ARAFAT: These were the manners which emerged in the gulf war. But you won't see it much now. Even during the war, relations with Egypt and us were never broken. Now, the whole picture is changing. I am proud of this meeting with the Egyptian foreign minister Esmat Abdel Meguid a fortnight ago. I worked hard for it, as I have been working with the Mahgreb countries to convince them to come together. I have even personally sent an envoy to meet with Saddam to try to get him to attend. We would all be under the same tent in such a meeting. Perhaps not a comfortable tent, but the same tent. In this way we may prove that, by our own efforts, we can heal the wounds.

VIEWPOINT: How do the Israelis now view dealing with the Palestinians in the territories after the war?

ARAFAT: Dan Shamoron, the former chief of staff to Shamir, said (in the Knesset) a few days ago that Israel cannot defeat the intifada by force.

VIEWPOINT: Did the Scud attacks make the Israeli people think again about the need to resolve the Palestinian question?

ARAFAT: For the first time, the theory of security promoted by Sha-mir and the Likud - "strategic depth" - has failed. Possession of more territory does not protect them. Only a regional peace agreement, it is now clear to them, can provide security. Even members of the Likud now realize this.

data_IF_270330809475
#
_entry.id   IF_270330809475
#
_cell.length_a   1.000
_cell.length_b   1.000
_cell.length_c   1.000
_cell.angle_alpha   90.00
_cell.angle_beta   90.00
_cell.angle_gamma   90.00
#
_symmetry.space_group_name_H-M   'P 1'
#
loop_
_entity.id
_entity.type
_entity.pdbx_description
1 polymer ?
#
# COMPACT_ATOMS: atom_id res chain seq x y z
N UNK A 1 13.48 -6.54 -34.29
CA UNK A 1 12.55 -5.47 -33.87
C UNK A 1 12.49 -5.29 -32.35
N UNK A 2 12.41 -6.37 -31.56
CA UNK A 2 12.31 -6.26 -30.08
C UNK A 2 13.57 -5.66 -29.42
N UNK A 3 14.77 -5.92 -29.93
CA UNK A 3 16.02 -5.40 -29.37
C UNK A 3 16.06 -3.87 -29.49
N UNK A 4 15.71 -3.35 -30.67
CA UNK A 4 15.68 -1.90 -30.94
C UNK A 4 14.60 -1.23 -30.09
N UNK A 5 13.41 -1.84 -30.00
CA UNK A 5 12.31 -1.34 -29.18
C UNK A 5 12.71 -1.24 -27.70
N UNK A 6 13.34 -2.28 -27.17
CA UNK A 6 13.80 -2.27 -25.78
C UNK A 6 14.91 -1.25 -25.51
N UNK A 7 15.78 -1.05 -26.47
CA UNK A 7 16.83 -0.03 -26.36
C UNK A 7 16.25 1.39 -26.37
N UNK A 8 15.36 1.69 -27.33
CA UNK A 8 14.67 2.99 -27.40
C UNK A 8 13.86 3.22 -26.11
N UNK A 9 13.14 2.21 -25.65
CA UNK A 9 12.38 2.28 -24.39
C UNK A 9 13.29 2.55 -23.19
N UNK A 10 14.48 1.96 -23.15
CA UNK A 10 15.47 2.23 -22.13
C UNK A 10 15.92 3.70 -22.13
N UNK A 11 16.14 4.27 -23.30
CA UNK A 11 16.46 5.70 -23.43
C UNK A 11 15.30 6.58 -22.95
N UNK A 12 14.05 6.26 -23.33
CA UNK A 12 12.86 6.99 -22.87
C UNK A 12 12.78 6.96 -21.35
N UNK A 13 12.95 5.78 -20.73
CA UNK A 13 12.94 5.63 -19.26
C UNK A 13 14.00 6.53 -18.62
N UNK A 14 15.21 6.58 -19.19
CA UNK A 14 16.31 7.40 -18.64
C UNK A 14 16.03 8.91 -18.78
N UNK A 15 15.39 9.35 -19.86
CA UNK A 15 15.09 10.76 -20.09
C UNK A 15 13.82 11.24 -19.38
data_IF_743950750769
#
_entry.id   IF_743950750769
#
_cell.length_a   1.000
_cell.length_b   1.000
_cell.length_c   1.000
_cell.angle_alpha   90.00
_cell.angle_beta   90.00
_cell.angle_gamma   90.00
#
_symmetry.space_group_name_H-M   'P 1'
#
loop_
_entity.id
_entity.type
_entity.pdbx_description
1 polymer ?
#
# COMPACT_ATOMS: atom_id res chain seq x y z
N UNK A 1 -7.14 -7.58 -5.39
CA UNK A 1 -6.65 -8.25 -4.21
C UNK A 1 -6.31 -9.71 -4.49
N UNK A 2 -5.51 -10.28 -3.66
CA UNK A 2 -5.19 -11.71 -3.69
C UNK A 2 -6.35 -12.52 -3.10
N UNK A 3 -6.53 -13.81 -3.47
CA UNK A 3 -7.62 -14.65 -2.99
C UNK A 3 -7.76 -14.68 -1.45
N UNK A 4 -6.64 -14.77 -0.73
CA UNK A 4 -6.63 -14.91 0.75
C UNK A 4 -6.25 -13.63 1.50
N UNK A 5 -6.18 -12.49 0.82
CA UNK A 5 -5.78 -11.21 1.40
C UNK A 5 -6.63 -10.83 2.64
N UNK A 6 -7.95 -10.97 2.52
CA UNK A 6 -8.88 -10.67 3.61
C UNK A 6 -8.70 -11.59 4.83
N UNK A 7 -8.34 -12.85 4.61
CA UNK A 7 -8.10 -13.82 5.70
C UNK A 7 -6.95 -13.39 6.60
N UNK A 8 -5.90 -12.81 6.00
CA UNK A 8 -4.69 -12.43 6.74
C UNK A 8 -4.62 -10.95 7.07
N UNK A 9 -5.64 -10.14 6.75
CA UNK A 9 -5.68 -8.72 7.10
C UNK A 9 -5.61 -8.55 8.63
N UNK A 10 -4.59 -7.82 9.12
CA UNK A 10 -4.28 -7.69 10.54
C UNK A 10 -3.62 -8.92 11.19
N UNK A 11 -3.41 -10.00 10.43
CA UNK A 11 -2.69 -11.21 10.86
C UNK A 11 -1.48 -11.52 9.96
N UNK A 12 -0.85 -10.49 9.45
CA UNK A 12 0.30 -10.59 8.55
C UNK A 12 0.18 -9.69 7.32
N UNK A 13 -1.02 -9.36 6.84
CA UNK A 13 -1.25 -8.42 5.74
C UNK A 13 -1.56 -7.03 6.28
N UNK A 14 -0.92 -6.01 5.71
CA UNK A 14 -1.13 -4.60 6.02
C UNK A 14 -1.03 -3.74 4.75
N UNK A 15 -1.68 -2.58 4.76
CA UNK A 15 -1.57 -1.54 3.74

VIEWPOINT: For the record, do you still stand behind the statement denouncing terrorism and recognizing Israel's existence that you made in Geneva in 1988?

ARAFAT: I am committed to what has been declared and accepted by our PNC, what I declared at the General Assembly in Geneva and my press conference afterward. I have fully respected by commitments to the international community, and I hope they now will respect their commitments to me. It's unfair. We have given so much ground but get nothing in return.

VIEWPOINT: Isn't that commitment inconsistent with the attempted attack on Israel by (PLO Executive Committee member) Abu Abbas which caused the U.S. to suspend its dialogue with the PLO?

ARAFAT: In my opinion, the Abu Abbas matter was not the real reason why the U.S. suspended dialogue with us. It was the excuse. They haven't stopped their dialogue with the Israelis despite the massacres against our people, including on the Temple Mount. Sabra, Shatila, southern Lebanon. Ariel Sharon, the killer of our children, is a government minister!

The Abbas military operation didn't injure even one person. Look, we are a revolution with many factions, many elements. It is amazing that I control 90 percent of the PLO. I'm, sure George Bush wishes he controlled 90 percent of the U.S. Congress. But he doesn't control everything and neither do I.

VIEWPOINT: Are the younger people among the Palestinians starting to think militantly again, that is, in terms of armed struggle?

ARAFAT: I'm sorry to say, yes. You don't know what pressure I am facing. I have given instructions to the intifada not to use weapons.

1991, New Perspectives Quarterly

Distributed by L.A. Times Syndicate